Introduction: Nerve-dependent growth and metastatic spread is established in several cancers including prostate, gastric and skin cancers.1 The relationship between nerves and thyroid cancer is unknown.
Methods: 4 micron sections of formalin-fixed paraffin-embedded blocks of primary papillary (n=75) or follicular (n=14) thyroid cancers or benign thyroid (n=27) were labelled for the pan-neuronal marker PGP9.5 using the Ventana Discovery immunohistochemistry platform, then counterstained with hematoxylin and scanned at 20x magnification using the Aperio AT2 scanner. Analysis was performed within QuPath.2 Nerve trunks were counted if they demonstrated (1) immunoreactivity; (2) typical morphology; (3) contained 3 or more axons and (4) were within 1mm of thyroid tissue. Correlation was made with clinical parameters. Results are presented as median [IQR], with significance assessed by Mann-Whitney with alpha of 0.05.
Results: Nerve trunks were frequently identified adjacent to and within thyroid tissue, typically near the anatomical edge. Tissue blocks containing cancer had a significantly higher total nerve-trunk density than tissue blocks containing benign thyroid only (11 [6-24] vs 7 [3-10] trunks/cm2, p=0.001). Significantly higher whole-slide nerve-trunk density was detected around papillary (14 [9-27] trunks/cm2) compared to follicular (4 [3-12] trunks/cm2) cancers (p=0.01); and around cancers with nodal metastases (17 [7-26] trunks/cm2 vs 10 [4-18] trunks/cm2 for cancers without nodal metastases, p=0.03). Because nerve-trunks grew in from the gland edge, we also divided lesional nerve density by the length of associated anatomical border. Assessed in this way, nerve-trunk density within 1mm of thyroid cancer was 7 [3-13] trunks/cm of anatomical edge, compared to 3 [1-6] trunks/cm of benign anatomical edge (p<0.0001).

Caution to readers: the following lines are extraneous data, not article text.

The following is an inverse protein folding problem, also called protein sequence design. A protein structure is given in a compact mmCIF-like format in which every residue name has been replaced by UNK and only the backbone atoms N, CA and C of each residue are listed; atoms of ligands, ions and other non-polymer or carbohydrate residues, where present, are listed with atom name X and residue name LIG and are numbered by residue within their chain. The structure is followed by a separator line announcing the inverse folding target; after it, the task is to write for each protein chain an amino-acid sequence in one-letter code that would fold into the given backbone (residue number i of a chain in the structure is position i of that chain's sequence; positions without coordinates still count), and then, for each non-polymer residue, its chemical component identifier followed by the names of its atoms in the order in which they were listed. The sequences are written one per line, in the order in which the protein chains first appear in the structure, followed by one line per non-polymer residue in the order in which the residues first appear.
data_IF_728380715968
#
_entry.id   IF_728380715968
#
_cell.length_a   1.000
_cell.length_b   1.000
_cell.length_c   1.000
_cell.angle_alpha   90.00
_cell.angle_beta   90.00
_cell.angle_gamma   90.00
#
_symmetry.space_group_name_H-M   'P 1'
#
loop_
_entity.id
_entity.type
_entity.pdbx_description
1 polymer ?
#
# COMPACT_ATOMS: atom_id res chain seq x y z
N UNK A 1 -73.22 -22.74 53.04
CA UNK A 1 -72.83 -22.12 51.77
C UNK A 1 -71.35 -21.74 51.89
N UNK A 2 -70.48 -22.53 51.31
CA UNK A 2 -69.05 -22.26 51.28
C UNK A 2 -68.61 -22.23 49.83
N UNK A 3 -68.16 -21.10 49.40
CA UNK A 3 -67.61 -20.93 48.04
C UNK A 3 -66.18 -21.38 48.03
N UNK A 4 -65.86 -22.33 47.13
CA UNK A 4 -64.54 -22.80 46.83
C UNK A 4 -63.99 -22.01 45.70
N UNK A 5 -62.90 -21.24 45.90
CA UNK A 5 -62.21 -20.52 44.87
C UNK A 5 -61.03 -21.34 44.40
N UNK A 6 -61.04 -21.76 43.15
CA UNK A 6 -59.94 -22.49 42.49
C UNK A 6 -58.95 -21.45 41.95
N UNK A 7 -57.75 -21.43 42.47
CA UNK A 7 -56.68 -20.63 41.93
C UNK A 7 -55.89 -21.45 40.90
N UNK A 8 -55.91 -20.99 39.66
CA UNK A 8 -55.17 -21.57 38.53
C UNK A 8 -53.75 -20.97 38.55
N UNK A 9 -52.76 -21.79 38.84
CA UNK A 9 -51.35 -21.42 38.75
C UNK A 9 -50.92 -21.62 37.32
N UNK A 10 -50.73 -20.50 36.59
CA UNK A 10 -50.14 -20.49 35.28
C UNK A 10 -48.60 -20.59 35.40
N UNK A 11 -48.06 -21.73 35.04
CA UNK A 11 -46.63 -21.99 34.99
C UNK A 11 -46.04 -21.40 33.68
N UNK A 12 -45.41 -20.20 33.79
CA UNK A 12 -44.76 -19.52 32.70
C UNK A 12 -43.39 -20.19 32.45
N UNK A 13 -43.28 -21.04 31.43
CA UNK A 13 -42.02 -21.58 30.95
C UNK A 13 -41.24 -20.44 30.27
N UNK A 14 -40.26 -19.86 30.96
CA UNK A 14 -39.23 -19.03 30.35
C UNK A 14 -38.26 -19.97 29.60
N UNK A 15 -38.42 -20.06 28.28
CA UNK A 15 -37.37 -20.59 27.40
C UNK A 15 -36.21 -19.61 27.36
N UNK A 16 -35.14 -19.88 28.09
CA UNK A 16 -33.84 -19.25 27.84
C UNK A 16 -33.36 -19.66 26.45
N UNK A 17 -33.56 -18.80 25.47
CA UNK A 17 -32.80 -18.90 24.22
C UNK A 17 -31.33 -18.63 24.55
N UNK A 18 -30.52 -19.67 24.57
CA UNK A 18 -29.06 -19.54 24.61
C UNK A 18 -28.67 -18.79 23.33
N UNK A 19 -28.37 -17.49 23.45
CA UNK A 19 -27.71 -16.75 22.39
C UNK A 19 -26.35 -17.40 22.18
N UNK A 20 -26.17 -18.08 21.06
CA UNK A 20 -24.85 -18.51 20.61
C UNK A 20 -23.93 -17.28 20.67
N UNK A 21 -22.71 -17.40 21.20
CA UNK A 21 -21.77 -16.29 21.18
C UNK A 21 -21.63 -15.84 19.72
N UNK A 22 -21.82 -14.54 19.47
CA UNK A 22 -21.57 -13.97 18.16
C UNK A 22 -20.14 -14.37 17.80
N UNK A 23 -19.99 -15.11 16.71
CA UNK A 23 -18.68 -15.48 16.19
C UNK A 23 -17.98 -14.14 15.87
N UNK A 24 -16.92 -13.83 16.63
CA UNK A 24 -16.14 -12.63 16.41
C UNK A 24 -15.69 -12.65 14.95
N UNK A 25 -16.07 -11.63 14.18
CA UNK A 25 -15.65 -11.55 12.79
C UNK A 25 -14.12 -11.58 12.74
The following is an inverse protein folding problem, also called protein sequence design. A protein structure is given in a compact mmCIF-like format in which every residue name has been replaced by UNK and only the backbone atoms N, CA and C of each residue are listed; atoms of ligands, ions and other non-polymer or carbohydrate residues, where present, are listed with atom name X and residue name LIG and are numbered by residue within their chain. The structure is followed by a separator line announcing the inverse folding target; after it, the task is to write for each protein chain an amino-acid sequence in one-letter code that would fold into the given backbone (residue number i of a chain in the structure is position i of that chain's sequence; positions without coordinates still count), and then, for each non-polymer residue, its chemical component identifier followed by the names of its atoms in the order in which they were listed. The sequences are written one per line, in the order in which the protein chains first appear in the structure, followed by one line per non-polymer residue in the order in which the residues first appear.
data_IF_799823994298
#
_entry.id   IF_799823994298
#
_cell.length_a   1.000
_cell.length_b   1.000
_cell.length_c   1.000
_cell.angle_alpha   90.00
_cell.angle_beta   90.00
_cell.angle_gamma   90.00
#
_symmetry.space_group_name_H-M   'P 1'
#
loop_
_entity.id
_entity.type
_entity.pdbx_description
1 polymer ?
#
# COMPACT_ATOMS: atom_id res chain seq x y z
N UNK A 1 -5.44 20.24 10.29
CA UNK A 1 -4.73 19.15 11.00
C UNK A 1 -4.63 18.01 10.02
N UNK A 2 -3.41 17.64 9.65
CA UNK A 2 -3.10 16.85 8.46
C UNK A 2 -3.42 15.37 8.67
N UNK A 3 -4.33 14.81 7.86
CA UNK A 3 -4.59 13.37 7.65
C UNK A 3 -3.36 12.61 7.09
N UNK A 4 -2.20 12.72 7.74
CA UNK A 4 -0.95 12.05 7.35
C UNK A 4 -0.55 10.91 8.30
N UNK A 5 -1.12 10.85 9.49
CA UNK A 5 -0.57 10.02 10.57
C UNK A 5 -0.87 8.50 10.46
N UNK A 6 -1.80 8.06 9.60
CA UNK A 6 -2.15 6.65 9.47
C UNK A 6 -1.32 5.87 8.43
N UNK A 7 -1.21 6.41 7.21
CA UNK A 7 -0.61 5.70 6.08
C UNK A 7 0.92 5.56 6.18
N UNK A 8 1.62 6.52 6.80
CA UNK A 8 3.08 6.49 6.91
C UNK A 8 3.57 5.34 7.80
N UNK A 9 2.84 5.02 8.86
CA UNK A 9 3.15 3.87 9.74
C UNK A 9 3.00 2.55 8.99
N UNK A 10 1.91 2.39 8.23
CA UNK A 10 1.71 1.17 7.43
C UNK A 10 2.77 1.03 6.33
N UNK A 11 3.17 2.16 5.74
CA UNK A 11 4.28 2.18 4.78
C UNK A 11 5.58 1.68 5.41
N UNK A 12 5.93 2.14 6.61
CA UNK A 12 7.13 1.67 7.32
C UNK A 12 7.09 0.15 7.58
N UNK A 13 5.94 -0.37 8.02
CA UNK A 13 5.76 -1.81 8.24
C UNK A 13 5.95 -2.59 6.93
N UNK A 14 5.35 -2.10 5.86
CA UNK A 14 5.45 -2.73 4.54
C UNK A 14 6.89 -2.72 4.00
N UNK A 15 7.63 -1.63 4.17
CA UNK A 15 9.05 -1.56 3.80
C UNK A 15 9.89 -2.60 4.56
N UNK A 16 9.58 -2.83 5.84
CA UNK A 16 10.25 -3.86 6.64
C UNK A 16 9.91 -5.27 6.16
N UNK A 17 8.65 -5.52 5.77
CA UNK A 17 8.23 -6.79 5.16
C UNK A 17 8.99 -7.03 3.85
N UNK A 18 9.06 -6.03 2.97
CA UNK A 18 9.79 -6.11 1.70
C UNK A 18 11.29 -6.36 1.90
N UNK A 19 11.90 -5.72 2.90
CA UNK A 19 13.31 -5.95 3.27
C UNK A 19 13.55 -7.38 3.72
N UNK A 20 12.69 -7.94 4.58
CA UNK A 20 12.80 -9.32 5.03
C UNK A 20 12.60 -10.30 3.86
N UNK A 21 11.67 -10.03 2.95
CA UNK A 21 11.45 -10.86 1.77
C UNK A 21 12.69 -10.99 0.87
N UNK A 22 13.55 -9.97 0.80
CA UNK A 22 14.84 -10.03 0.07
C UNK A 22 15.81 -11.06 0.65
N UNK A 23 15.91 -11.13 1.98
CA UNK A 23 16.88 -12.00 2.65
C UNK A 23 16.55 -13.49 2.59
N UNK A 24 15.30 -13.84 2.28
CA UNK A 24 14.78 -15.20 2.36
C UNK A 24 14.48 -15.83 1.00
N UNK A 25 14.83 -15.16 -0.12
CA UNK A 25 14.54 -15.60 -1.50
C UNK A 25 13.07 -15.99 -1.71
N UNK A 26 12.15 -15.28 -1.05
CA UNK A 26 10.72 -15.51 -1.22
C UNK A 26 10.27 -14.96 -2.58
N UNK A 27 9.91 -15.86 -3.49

Conclusion: Nerve density is increased around papillary thyroid cancers compared to benign thyroid tissue; and also around cancers with nodal metastases compared to cancers without nodal metastases. These data warrant further investigation to determine the role of innervation in thyroid cancer growth and progression.